An adviser fired by Ameriprise Financial Services Inc. in 2015 is on the hook for $675,000 after a Finra arbitration panel decided against the broker in a dispute with Ameriprise and a client of the broker.
The former broker, Li-Lin Hsu, was barred in 2016 by the Financial Industry Regulatory Authority Inc., according to her BrokerCheck profile. She eventually applied to the Securities and Exchange Commission to review being barred from the securities industry, but the SEC upheld Finra's decision, according to BrokerCheck.
Ameriprise fired Ms. Hsu "for company policy violations related to maintaining a beneficiary relationship with a client, complaint handling, commingling funds and conducting business with a foreign client," according to BrokerCheck.
Ms. Hsu worked for Ameriprise from 2003 to 2015 and was based in the greater Los Angeles area, according to her LinkedIn profile.
The award against Ms. Hsu stems from a Finra arbitration claim originally filed by one of her clients, Wan Yu Luo, who sued Ameriprise in 2015, alleging that Ameriprise failed to inform her "that the financial adviser to whom she was assigned, [Ms.] Hsu, was placed on suspension due to repeated violations of company policy and applicable law," and also allegedly stole her money, according to the arbitration award, which was finalized on Thursday.
After Ms. Luo sued the firm, Ameriprise then filed what's known as a "third party claim" against Ms. Hsu, resulting in the award.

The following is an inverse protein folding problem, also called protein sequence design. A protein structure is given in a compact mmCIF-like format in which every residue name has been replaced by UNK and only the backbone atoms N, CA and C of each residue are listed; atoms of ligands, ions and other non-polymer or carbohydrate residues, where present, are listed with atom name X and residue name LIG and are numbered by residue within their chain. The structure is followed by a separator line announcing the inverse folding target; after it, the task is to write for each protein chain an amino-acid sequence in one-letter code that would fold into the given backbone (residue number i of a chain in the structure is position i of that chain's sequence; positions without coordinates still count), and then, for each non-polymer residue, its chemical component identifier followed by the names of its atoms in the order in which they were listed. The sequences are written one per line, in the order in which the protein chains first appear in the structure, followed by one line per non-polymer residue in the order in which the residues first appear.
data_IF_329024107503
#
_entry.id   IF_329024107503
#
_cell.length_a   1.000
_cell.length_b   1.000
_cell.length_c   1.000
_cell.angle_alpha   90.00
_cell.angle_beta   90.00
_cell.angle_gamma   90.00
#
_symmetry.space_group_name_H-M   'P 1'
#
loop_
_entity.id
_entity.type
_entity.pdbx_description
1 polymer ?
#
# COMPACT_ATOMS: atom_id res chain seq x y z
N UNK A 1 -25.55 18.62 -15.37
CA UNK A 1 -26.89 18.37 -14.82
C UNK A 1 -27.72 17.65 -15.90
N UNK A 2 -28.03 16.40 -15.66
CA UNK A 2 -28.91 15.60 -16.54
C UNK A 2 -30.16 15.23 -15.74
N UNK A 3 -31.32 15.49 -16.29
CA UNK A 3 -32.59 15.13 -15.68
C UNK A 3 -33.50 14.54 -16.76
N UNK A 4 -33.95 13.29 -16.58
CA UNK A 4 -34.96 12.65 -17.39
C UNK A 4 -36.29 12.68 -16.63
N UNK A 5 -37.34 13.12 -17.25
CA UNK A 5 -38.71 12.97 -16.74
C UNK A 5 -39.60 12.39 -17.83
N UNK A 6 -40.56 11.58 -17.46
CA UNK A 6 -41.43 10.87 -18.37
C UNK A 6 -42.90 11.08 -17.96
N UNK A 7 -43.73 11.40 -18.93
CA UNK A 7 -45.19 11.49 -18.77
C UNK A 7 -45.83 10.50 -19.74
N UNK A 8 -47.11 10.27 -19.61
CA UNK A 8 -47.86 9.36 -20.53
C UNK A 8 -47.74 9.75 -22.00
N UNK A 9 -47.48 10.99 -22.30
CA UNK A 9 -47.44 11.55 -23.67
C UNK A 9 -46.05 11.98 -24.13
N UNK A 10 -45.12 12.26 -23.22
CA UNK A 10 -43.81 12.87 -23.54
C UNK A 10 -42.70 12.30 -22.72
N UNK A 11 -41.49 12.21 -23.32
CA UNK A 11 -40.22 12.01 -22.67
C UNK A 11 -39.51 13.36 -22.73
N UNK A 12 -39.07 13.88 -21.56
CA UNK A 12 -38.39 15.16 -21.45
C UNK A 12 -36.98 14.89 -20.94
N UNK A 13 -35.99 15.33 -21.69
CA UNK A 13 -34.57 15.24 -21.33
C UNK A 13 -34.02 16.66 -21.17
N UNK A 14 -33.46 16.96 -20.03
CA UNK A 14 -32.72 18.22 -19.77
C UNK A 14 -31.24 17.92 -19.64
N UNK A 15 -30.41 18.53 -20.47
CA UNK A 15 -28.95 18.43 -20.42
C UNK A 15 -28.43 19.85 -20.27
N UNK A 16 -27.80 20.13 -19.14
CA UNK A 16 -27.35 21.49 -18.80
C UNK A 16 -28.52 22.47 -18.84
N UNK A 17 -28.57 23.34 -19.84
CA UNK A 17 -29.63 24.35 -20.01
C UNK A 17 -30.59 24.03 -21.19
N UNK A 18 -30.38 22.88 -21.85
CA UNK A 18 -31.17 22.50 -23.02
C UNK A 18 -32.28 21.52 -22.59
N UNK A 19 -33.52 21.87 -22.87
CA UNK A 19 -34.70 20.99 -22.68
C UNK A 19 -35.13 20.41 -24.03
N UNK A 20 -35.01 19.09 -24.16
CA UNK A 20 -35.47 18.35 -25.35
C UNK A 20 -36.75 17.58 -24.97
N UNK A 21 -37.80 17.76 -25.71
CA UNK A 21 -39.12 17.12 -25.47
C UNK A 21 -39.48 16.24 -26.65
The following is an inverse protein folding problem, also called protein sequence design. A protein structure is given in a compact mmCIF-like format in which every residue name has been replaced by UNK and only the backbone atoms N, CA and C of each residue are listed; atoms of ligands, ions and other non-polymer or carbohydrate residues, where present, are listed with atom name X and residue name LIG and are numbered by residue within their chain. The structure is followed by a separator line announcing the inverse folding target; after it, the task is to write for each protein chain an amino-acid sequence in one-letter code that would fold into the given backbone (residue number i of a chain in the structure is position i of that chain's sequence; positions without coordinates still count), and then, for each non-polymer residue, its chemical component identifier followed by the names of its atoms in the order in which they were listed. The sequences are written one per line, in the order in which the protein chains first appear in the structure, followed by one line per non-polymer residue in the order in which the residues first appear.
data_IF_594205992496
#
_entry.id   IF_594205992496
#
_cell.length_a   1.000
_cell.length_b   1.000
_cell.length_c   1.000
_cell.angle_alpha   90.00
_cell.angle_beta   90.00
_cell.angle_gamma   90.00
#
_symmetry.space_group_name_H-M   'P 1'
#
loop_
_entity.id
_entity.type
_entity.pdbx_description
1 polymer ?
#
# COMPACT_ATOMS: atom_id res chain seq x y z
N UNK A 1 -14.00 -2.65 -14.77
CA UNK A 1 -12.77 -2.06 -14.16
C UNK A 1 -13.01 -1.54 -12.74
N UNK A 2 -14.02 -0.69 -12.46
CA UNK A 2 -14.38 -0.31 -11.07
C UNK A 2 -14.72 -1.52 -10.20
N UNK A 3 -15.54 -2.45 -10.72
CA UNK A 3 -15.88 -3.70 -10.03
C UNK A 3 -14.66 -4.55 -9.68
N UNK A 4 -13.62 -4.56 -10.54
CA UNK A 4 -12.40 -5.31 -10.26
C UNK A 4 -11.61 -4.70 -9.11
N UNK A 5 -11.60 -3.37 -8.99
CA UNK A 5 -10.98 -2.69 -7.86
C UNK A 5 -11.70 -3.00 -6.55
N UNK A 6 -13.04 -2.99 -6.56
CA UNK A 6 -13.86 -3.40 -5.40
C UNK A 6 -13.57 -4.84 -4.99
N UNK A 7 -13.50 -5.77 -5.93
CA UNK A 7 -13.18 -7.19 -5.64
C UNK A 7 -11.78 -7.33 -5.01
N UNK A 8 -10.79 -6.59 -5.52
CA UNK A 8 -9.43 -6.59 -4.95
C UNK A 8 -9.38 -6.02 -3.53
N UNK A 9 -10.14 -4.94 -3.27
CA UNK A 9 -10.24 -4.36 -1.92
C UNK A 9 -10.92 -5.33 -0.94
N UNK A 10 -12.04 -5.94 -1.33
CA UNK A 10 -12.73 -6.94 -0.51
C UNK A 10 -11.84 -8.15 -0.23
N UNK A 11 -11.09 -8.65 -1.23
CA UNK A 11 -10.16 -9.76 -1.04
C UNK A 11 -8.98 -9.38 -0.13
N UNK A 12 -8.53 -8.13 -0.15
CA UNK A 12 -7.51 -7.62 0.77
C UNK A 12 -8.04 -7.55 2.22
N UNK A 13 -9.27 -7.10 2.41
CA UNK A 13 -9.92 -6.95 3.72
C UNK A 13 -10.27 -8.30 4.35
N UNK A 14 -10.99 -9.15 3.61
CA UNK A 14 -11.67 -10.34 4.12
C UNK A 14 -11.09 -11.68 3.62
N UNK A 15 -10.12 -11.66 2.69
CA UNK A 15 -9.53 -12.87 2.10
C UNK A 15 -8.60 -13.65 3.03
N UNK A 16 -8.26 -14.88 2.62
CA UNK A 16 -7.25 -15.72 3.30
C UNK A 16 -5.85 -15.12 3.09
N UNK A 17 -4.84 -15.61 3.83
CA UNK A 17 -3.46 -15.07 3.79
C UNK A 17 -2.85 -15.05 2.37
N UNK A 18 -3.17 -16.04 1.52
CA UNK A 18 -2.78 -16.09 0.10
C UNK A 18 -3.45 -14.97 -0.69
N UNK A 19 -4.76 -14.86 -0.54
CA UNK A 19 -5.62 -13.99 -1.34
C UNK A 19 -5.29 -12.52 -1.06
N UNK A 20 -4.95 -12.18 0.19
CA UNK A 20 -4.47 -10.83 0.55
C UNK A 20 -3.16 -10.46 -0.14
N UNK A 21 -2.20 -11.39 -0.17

"We are pleased by the Finra decision to hold Hsu accountable for her actions," wrote Ameriprise spokesperson Kathleen McClung in an email. Ms. Hsu could not be reached to comment.
The client, Ms. Luo, and Ameriprise, appeared to have reached a settlement in the dispute and were "in the process of documenting their settlement," according to the award. Ms. Luo initially requested damages of $805,000, according to the arbitration decision.
According to her BrokerCheck profile, Ameriprise faces at least one other claim stemming from Ms. Hsu's actions. In that case, the claimants initially filed in California Superior Court, Los Angeles, and then eventually moved the claim to Finra arbitration in January. That customer complaint alleges that Ms. Hsu "advised them to purchase a failing and unprofitable business for her personal gain and that Hsu illegally borrowed money from them."